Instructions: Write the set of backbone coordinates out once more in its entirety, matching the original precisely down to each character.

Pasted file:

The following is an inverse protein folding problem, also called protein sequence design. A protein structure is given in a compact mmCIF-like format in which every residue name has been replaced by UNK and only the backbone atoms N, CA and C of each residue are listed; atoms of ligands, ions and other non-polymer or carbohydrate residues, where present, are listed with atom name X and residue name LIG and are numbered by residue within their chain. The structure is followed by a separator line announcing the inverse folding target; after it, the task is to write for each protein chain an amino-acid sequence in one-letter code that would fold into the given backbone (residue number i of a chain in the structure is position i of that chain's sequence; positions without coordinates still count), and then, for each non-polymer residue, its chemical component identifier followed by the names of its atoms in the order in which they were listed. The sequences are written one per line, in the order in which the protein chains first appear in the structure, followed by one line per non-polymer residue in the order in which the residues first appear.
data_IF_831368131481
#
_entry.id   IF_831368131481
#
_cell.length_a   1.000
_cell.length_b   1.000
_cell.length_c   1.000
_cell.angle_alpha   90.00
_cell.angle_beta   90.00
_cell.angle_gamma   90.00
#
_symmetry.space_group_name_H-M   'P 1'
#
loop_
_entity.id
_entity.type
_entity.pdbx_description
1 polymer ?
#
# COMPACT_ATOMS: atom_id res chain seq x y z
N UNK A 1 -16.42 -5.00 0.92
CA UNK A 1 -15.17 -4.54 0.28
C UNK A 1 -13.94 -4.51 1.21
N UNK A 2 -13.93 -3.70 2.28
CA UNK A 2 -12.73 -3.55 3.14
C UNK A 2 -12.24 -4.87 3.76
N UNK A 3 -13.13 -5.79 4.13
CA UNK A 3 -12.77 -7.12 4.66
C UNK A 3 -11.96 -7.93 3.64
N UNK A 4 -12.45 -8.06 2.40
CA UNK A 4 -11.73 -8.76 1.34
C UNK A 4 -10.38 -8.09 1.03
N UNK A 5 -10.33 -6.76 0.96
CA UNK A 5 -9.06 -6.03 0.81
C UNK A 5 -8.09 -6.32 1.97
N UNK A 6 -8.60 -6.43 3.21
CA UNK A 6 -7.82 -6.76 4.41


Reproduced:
The following is an inverse protein folding problem, also called protein sequence design. A protein structure is given in a compact mmCIF-like format in which every residue name has been replaced by UNK and only the backbone atoms N, CA and C of each residue are listed; atoms of ligands, ions and other non-polymer or carbohydrate residues, where present, are listed with atom name X and residue name LIG and are numbered by residue within their chain. The structure is followed by a separator line announcing the inverse folding target; after it, the task is to write for each protein chain an amino-acid sequence in one-letter code that would fold into the given backbone (residue number i of a chain in the structure is position i of that chain's sequence; positions without coordinates still count), and then, for each non-polymer residue, its chemical component identifier followed by the names of its atoms in the order in which they were listed. The sequences are written one per line, in the order in which the protein chains first appear in the structure, followed by one line per non-polymer residue in the order in which the residues first appear.
data_IF_831368131481
#
_entry.id   IF_831368131481
#
_cell.length_a   1.000
_cell.length_b   1.000
_cell.length_c   1.000
_cell.angle_alpha   90.00
_cell.angle_beta   90.00
_cell.angle_gamma   90.00
#
_symmetry.space_group_name_H-M   'P 1'
#
loop_
_entity.id
_entity.type
_entity.pdbx_description
1 polymer ?
#
# COMPACT_ATOMS: atom_id res chain seq x y z
N UNK A 1 -16.42 -5.00 0.92
CA UNK A 1 -15.17 -4.54 0.28
C UNK A 1 -13.94 -4.51 1.21
N UNK A 2 -13.93 -3.70 2.28
CA UNK A 2 -12.73 -3.55 3.14
C UNK A 2 -12.24 -4.87 3.76
N UNK A 3 -13.13 -5.79 4.13
CA UNK A 3 -12.77 -7.12 4.66
C UNK A 3 -11.96 -7.93 3.64
N UNK A 4 -12.45 -8.06 2.40
CA UNK A 4 -11.73 -8.76 1.34
C UNK A 4 -10.38 -8.09 1.03
N UNK A 5 -10.33 -6.76 0.96
CA UNK A 5 -9.06 -6.03 0.81
C UNK A 5 -8.09 -6.32 1.97
N UNK A 6 -8.60 -6.43 3.21
CA UNK A 6 -7.82 -6.76 4.41